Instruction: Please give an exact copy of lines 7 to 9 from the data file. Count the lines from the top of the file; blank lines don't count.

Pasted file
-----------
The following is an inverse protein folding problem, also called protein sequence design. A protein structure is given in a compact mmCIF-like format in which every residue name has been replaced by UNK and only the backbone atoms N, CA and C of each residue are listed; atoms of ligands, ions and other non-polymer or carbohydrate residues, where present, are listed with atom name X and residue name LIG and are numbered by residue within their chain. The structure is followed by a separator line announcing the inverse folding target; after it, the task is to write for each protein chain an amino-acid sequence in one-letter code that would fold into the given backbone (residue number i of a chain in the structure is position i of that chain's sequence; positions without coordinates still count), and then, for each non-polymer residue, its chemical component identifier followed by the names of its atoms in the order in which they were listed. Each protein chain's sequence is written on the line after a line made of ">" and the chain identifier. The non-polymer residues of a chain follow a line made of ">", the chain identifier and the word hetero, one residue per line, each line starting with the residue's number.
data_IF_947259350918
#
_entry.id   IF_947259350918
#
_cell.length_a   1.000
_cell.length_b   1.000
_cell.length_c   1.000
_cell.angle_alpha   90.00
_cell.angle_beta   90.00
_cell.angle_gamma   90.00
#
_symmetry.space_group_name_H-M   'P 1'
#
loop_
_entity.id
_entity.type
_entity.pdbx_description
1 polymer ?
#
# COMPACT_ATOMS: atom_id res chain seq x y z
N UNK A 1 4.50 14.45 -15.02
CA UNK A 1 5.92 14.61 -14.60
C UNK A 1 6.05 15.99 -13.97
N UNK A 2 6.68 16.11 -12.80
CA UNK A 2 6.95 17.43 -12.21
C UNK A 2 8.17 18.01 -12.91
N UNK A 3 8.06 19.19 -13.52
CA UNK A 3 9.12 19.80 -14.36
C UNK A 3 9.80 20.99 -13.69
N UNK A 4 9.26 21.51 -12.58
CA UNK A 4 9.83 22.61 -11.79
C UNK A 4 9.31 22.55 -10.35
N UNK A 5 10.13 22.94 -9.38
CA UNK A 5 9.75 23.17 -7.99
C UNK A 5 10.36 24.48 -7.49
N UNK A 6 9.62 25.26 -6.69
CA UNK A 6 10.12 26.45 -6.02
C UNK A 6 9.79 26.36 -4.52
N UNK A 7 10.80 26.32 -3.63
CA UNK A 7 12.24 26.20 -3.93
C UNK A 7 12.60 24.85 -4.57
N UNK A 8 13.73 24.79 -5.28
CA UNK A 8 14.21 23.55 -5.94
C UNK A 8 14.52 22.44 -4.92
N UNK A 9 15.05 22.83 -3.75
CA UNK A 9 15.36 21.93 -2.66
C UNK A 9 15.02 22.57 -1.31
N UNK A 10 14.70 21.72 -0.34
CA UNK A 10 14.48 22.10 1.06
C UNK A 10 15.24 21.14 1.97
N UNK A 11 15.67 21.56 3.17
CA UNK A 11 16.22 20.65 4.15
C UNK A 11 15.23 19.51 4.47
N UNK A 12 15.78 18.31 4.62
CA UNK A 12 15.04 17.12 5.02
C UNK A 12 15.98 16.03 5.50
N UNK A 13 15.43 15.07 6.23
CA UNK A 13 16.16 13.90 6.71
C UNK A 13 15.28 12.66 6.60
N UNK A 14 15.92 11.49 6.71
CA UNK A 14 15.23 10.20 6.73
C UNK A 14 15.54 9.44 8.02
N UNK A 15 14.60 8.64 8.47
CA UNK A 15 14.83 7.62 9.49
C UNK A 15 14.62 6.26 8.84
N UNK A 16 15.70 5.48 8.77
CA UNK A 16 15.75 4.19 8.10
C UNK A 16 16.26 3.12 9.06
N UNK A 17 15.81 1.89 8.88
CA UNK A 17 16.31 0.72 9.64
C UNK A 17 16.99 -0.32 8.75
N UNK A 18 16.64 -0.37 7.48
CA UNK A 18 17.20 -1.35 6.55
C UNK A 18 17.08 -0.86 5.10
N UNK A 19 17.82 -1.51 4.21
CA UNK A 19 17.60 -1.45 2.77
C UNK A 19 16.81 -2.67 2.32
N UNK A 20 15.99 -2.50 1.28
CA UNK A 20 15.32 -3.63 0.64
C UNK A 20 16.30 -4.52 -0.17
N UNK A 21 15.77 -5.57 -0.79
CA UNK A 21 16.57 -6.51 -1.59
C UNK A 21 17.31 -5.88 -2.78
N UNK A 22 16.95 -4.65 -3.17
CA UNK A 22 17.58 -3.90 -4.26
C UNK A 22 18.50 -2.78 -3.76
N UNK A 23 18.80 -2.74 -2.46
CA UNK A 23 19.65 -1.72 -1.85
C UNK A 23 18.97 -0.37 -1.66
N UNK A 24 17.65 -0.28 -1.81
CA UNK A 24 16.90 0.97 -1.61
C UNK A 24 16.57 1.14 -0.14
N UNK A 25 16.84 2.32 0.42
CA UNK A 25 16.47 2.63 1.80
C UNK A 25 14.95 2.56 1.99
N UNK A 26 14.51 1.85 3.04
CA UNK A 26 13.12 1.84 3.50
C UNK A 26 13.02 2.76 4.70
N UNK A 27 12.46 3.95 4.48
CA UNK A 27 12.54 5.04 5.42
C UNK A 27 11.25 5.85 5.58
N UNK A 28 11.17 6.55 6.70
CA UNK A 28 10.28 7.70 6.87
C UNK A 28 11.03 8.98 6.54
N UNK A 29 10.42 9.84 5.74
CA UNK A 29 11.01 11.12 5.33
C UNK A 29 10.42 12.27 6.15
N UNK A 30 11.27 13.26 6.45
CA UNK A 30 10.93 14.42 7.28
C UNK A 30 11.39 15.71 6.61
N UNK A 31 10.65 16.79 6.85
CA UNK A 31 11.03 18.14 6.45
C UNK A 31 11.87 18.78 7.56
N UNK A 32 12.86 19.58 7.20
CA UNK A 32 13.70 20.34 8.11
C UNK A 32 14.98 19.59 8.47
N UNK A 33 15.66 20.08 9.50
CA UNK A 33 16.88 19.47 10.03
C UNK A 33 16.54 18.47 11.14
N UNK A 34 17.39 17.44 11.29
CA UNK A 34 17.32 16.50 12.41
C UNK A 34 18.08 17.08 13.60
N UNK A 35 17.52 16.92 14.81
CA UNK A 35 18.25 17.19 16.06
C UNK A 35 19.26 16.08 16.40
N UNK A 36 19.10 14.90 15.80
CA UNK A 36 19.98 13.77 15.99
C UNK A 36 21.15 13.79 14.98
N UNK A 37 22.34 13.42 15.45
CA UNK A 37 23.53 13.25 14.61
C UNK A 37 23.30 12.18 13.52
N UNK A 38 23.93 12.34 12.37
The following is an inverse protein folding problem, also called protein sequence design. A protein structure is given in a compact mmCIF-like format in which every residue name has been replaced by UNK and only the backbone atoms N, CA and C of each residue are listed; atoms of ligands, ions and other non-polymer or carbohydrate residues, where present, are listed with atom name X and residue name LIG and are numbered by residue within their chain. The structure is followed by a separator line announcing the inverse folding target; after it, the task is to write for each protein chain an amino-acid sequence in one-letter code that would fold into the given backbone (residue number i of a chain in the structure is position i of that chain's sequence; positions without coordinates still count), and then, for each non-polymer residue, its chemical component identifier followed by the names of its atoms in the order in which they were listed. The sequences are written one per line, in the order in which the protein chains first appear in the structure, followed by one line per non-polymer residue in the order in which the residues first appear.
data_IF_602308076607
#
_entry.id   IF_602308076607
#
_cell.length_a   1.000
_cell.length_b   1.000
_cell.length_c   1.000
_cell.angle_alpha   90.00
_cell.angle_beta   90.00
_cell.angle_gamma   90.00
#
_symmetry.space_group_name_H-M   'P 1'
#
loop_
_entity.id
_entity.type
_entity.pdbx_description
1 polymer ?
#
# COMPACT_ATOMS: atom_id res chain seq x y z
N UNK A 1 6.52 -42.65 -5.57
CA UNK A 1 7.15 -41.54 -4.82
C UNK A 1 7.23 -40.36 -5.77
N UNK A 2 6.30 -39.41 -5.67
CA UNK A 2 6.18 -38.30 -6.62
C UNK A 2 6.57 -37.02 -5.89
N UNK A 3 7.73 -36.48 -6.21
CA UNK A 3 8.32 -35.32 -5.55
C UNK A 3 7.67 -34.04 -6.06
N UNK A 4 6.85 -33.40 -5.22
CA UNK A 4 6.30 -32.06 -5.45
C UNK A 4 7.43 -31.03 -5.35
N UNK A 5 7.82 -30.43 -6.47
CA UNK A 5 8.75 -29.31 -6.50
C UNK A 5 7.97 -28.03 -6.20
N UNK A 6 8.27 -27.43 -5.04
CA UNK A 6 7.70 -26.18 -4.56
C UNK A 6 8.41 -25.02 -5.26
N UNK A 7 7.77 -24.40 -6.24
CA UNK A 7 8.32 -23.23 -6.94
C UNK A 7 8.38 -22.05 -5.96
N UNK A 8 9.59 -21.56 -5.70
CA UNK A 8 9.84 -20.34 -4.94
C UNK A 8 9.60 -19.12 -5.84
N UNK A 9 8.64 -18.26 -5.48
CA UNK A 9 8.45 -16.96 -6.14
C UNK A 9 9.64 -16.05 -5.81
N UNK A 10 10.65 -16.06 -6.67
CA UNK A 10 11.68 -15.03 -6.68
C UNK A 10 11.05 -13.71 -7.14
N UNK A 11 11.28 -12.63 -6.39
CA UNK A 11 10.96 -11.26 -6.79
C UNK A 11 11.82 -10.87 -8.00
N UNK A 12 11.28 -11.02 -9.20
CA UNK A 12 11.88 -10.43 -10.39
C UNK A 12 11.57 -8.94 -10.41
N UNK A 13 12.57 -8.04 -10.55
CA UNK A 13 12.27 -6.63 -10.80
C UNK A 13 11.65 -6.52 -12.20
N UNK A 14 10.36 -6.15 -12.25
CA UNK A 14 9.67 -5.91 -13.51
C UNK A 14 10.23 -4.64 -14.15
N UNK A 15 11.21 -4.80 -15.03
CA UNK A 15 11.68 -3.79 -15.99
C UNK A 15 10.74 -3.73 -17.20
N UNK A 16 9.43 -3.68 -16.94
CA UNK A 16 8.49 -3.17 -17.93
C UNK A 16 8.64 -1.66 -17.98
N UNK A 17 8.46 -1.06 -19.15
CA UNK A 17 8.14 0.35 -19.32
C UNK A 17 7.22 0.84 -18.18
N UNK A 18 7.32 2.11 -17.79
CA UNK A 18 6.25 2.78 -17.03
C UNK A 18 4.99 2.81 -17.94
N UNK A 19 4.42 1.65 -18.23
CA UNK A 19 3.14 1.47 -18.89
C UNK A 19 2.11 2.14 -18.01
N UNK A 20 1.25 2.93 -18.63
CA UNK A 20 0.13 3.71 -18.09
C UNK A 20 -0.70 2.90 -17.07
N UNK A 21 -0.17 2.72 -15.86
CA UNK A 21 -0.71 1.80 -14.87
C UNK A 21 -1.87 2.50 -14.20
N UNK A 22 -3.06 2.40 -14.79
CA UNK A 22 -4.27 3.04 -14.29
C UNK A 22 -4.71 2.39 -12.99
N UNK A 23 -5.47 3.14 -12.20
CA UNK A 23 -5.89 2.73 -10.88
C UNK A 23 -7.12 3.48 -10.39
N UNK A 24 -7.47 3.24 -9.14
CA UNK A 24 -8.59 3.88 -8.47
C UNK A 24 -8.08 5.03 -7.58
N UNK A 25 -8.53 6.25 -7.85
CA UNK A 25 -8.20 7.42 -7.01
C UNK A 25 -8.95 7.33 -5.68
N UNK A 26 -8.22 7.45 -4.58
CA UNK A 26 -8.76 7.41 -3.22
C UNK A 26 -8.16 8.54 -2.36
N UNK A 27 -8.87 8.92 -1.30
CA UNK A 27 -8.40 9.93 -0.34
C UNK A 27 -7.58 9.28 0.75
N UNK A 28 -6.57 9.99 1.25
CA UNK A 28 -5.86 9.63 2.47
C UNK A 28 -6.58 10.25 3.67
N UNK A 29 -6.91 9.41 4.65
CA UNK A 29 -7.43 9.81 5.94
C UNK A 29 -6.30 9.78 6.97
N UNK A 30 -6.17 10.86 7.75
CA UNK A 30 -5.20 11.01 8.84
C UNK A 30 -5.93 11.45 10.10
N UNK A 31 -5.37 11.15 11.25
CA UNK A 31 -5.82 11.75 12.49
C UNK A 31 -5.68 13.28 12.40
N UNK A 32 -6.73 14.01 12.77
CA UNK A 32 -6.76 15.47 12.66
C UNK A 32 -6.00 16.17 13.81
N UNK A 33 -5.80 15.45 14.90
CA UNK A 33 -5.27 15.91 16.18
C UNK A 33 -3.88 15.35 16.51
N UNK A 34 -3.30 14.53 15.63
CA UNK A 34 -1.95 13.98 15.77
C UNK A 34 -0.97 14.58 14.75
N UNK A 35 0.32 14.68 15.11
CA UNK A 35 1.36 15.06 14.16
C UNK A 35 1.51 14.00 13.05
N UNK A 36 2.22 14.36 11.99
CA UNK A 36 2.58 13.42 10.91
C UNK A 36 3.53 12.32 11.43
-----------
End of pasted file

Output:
_cell.length_b   1.000
_cell.length_c   1.000
_cell.angle_alpha   90.00